Opinion

Communist reform: Could it happen in North Korea?

Amid reports of a major political gathering in North Korea, communist history suggests post-Kim moderation is possible.

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When a Communist dictator dies, moderation follows. It's a virtual axiom of political science, supported by much of 20th-century history. But could reform follow the rule of North Korean dictator Kim Jong-il? The answer will shape both the nuclear ambitions of a rogue state and the outcome of one of Asia's longest-running conflicts, on the Korean Peninsula.

Soviet and Chinese Communist history is instructive. After Joseph Stalin's death in March 1953, new Soviet Premier Georgi Malenkov spoke and acted in decidedly non-Stalinist ways.

For example, he worried about the Soviet Union's intensifying arms race with the United States, warning that nuclear war would bring "the end of world civilization." And he recommended that Germany be reunified on essentially Western terms. He also issued liberal ukases on the home front. Under Malenkov, Stalin's ruthless secret police chief Lavrenti Beria amnestied thousands of political prisoners from the Gulag in 1953.

The Malenkov syndrome

This Malenkov succession syndrome was followed across the Soviet bloc. In the wake of the departed autocrats after 1953, Communist epigones were successively retired in Hungary, Poland, East Germany, and Czechoslovakia as more moderate leaders took over.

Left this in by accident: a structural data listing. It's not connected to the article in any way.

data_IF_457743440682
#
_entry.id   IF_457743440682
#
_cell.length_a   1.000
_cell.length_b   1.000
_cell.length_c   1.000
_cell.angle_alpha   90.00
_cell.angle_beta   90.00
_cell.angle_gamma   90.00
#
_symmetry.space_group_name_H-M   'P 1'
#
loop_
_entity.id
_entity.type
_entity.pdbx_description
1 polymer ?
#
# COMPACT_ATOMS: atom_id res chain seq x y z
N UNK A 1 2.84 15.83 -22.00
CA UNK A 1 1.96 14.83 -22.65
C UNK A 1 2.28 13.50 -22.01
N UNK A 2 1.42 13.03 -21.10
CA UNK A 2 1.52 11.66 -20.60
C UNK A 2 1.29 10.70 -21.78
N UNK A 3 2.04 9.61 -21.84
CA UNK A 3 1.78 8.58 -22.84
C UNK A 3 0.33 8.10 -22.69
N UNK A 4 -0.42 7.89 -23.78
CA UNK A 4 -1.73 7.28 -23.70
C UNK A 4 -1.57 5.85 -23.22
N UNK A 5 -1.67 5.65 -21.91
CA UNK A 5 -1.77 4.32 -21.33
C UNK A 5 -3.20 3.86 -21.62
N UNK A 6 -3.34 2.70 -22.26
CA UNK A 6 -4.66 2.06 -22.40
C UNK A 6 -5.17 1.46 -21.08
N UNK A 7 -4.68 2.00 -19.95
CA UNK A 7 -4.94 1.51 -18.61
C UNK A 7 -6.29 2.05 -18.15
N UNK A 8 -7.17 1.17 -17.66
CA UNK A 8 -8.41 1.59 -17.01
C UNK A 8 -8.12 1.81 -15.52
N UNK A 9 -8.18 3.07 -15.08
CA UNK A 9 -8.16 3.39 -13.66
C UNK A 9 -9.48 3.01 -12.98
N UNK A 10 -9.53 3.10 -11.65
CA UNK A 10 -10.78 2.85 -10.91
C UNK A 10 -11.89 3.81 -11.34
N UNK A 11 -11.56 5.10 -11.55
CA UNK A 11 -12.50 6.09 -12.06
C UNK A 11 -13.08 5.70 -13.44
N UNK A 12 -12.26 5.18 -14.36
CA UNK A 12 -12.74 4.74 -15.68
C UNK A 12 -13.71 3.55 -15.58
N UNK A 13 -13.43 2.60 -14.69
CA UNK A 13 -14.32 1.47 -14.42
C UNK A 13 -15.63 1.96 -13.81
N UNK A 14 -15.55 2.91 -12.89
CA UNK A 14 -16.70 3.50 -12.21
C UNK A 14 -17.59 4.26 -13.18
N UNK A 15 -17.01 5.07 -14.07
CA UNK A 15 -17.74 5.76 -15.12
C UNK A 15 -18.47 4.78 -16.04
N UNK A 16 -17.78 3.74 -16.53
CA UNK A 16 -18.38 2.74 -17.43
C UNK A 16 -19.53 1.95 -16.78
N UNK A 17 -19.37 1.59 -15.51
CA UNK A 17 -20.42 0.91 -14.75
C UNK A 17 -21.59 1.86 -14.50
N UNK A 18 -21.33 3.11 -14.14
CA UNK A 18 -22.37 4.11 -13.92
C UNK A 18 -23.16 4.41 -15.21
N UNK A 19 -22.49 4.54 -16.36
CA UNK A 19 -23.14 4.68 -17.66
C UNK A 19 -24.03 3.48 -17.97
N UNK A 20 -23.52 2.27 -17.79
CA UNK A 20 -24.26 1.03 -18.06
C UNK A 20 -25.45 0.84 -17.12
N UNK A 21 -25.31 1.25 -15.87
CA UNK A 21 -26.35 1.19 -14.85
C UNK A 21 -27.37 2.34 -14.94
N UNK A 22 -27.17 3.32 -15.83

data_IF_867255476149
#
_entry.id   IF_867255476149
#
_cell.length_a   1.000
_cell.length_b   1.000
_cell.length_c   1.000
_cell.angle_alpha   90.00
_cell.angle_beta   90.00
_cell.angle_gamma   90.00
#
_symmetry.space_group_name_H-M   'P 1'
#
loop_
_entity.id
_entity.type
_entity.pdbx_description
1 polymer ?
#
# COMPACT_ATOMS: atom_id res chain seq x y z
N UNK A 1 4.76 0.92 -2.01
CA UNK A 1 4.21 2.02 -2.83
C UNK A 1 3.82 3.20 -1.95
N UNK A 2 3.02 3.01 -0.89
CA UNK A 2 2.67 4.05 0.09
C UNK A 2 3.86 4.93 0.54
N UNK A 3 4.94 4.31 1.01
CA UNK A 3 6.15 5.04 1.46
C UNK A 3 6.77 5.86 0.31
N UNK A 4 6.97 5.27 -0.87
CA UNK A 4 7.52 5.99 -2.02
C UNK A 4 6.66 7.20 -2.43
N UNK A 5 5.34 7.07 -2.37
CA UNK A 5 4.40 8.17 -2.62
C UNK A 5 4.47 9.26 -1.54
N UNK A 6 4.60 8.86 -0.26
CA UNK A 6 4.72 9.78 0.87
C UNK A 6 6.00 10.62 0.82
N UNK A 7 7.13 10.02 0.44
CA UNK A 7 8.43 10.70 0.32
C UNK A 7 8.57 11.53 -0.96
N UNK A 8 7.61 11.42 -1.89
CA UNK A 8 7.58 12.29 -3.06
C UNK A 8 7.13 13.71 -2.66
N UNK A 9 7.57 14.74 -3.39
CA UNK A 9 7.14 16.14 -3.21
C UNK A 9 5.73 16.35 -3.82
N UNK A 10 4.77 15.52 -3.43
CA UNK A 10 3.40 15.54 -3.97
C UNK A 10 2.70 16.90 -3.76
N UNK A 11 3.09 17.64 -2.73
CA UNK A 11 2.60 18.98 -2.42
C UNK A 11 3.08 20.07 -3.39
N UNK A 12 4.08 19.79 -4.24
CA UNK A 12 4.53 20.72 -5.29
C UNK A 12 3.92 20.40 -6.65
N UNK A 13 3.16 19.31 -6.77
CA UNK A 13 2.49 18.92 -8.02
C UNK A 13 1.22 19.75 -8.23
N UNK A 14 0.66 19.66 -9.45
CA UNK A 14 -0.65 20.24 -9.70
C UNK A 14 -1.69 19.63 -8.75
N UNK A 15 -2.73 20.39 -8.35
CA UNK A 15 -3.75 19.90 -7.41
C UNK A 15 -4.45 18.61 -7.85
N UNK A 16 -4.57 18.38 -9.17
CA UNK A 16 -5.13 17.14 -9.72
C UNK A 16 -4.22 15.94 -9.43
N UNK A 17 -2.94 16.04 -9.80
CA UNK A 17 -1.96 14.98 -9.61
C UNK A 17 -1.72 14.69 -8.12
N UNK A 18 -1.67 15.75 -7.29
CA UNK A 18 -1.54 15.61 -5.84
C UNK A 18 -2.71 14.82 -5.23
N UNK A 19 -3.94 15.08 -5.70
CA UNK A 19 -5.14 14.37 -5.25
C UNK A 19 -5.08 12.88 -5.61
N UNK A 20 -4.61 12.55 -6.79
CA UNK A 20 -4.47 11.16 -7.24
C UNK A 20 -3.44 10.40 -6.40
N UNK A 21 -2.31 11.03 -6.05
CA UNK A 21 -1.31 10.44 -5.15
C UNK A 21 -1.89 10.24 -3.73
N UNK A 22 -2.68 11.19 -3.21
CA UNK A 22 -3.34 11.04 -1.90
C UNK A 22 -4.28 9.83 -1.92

Likewise, in Communist China soon after Mao Zedong died in 1976, reformers began to lead the party. Successors like Deng Xiaoping, Jiang Zemin, and Hu Jintao have enacted a train of more moderate, non-Maoist domestic and foreign policies. A similar pattern appears to be under way in Cuba as Raúl Castro gradually relaxes some of his ailing, comandante brother's harshest policies.

Could the same Malenkov pattern happen in North Korea? Stalinist dictator Kim Jong-il is ailing but appears still to be very much in charge of his brutal regime.

Even so, there already are faint signs of a post-Kim succession in Pyongyang, one that could bring moderation in policy. This process could take the form of relaxing Kim's strictly centralized, statist economic principles, which have brought only misery to the population. This in turn could lead to a gradual transition to Chinese-style market economics. Moderation of foreign policy could well follow, as it did in the other postautocrat Communist dictatorships.

Hope for post-Kim moderation

In a hopeful sign, The New York Times reported recently that North Korea had reinstated Pak Pong-ju, a former prime minister who was purged in 2007 for his market-oriented reform policies. His return to power may signal a fresh willingness by Kim and his circle to consider modernizing steps.

Should US policy toward North Korea be crafted to help hasten the Malenkov process? Diplomatic assertiveness has its place, but precedent after 1953 in the Soviet bloc, and in China after 1976, shows that a low-profile American stance toward such regimes is probably the best posture. Yet US strategy may not matter much. As with Mikhail Gorbachev's embrace of liberalization policies and the demise of Communist rule in the Soviet Union in 1991, US policy toward the USSR may have had little impact on the internal unraveling of communism. So when it comes to thinking about a post-Kim North Korea, the US may be wise to let events unfold naturally.

Albert L. Weeks is a professor emeritus of New York University and the author of several books on Soviet politics.

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